At this time, the majority of people within the UK take time to remember those who have served their Country in the World Wars and subsequent conflicts. Whilst a seemingly innocuous item, the ‘poppy’ can become a source of contention as well as a source of urban myth, particularly in an employment context and so, we will try and give a reasoned overview of the wearing of poppies and other items of remembrance.
It has been reported that employees have been prevented from wearing a poppy for reasons of ‘Health and Safety’; particularly within the hospitality sector. Whilst it is fair to apply this reasoning to employees working within a food preparation/serving role, where an unsecured poppy may contaminate people’s food; it is not an acceptable practice to apply a ‘blanket ban’ for all staff on this basis. The generic citation of health and safety to impose ridiculous rules on employees is a continued source of frustration for those working within the Health & Safety field, including the Chair of the Health & Safety Executive.
It has been suggested that stopping employees from wearing poppies infringes their rights under the Equality Act 2010. However, in Lisk v. Shield Guardian Co Ltd; the Tribunal Judge ruled that whilst a person can have a ‘passionate belief’ in their ‘obligation to show respect for the sacrifices of others’ by wearing a poppy, the belief is too narrow to be characterised as a ‘philosophical belief’ and therefore falls outside of the protections offered by the Equality Act.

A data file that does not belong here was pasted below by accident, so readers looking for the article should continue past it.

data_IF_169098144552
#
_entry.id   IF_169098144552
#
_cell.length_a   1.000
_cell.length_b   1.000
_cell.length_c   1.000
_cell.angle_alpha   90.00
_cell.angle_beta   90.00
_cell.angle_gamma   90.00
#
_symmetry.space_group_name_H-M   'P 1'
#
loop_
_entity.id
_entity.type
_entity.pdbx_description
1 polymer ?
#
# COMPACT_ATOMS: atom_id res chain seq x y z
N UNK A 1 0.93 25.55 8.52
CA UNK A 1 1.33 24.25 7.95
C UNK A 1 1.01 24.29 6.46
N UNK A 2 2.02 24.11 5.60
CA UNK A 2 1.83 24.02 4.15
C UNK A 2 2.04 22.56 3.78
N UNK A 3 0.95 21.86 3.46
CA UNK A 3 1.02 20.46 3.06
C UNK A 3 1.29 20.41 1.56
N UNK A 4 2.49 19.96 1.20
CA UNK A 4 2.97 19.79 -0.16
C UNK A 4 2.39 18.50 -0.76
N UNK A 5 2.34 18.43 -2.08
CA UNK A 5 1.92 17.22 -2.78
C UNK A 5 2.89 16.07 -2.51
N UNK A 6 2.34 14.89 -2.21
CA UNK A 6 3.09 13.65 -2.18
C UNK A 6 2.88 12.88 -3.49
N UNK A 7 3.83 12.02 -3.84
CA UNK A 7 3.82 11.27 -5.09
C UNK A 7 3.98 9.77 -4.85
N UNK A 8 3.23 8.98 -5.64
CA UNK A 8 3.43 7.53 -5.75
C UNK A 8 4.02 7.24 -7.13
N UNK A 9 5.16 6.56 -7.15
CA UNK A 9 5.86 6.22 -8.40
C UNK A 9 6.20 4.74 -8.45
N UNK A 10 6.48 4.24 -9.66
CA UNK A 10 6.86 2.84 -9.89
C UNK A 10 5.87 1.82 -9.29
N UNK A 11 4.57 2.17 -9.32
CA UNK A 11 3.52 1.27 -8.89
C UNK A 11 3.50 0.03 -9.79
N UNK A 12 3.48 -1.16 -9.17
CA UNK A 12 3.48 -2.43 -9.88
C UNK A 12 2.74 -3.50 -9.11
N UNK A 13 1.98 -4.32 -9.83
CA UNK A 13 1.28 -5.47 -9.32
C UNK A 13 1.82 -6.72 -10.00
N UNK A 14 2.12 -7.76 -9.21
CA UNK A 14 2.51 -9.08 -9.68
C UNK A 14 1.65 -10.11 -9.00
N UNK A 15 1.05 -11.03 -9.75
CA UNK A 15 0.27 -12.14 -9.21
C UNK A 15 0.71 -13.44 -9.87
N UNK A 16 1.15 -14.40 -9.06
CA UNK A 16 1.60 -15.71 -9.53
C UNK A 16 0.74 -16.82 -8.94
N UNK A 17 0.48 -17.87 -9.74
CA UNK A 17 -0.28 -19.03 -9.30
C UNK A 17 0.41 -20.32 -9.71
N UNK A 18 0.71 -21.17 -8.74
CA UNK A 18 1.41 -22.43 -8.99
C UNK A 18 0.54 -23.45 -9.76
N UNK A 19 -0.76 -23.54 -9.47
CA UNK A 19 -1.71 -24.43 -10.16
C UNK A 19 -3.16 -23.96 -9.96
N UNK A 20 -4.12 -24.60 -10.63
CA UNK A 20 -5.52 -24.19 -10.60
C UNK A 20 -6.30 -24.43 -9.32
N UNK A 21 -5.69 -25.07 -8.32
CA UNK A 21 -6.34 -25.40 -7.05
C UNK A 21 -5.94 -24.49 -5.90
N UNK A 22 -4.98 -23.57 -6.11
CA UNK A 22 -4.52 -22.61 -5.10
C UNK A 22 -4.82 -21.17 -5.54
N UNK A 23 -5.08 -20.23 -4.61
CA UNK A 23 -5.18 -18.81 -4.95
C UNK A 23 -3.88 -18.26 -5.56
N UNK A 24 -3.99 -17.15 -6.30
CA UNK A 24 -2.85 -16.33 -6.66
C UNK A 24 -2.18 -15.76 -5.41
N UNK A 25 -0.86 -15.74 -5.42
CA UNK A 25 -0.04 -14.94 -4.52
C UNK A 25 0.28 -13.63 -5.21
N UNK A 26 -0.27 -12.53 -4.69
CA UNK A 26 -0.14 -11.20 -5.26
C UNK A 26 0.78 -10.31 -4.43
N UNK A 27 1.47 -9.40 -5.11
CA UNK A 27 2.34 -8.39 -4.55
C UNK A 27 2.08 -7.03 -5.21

However, where an employer requires all of its employees to display a poppy whilst working in public, this could fall foul of the Equality Act. This is because an individual’s own personal beliefs, may be compromised by being required to wear a poppy at work.
The upshot being, that above all; unless there are sensible reasons for barring the wearing of poppies in the workplace, the decision of whether to wear one or not, should be a down to the individual to make in accord with their own beliefs.